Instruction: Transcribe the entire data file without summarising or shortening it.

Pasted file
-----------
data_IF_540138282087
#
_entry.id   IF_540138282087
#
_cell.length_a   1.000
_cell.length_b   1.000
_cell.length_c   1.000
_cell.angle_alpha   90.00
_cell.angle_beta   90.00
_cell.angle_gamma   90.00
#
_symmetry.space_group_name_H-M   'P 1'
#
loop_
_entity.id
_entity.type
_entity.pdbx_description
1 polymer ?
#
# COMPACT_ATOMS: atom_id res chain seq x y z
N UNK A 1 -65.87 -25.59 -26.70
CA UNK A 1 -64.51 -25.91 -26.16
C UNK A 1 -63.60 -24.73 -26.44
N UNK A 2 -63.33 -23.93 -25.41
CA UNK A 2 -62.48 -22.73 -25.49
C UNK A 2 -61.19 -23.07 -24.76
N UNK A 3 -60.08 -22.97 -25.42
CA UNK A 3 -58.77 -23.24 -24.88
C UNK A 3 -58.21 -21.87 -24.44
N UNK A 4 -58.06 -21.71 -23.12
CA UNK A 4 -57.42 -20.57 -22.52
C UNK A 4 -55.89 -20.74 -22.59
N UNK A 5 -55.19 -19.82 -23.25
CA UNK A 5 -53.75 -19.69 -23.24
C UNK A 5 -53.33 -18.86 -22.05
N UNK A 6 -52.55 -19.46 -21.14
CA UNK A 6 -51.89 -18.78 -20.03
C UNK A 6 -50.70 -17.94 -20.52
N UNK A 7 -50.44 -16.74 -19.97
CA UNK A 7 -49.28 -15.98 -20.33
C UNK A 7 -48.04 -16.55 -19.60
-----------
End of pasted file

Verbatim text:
data_IF_540138282087
#
_entry.id   IF_540138282087
#
_cell.length_a   1.000
_cell.length_b   1.000
_cell.length_c   1.000
_cell.angle_alpha   90.00
_cell.angle_beta   90.00
_cell.angle_gamma   90.00
#
_symmetry.space_group_name_H-M   'P 1'
#
loop_
_entity.id
_entity.type
_entity.pdbx_description
1 polymer ?
#
# COMPACT_ATOMS: atom_id res chain seq x y z
N UNK A 1 -65.87 -25.59 -26.70
CA UNK A 1 -64.51 -25.91 -26.16
C UNK A 1 -63.60 -24.73 -26.44
N UNK A 2 -63.33 -23.93 -25.41
CA UNK A 2 -62.48 -22.73 -25.49
C UNK A 2 -61.19 -23.07 -24.76
N UNK A 3 -60.08 -22.97 -25.42
CA UNK A 3 -58.77 -23.24 -24.88
C UNK A 3 -58.21 -21.87 -24.44
N UNK A 4 -58.06 -21.71 -23.12
CA UNK A 4 -57.42 -20.57 -22.52
C UNK A 4 -55.89 -20.74 -22.59
N UNK A 5 -55.19 -19.82 -23.25
CA UNK A 5 -53.75 -19.69 -23.24
C UNK A 5 -53.33 -18.86 -22.05
N UNK A 6 -52.55 -19.46 -21.14
CA UNK A 6 -51.89 -18.78 -20.03
C UNK A 6 -50.70 -17.94 -20.52
N UNK A 7 -50.44 -16.74 -19.97
CA UNK A 7 -49.28 -15.98 -20.33
C UNK A 7 -48.04 -16.55 -19.60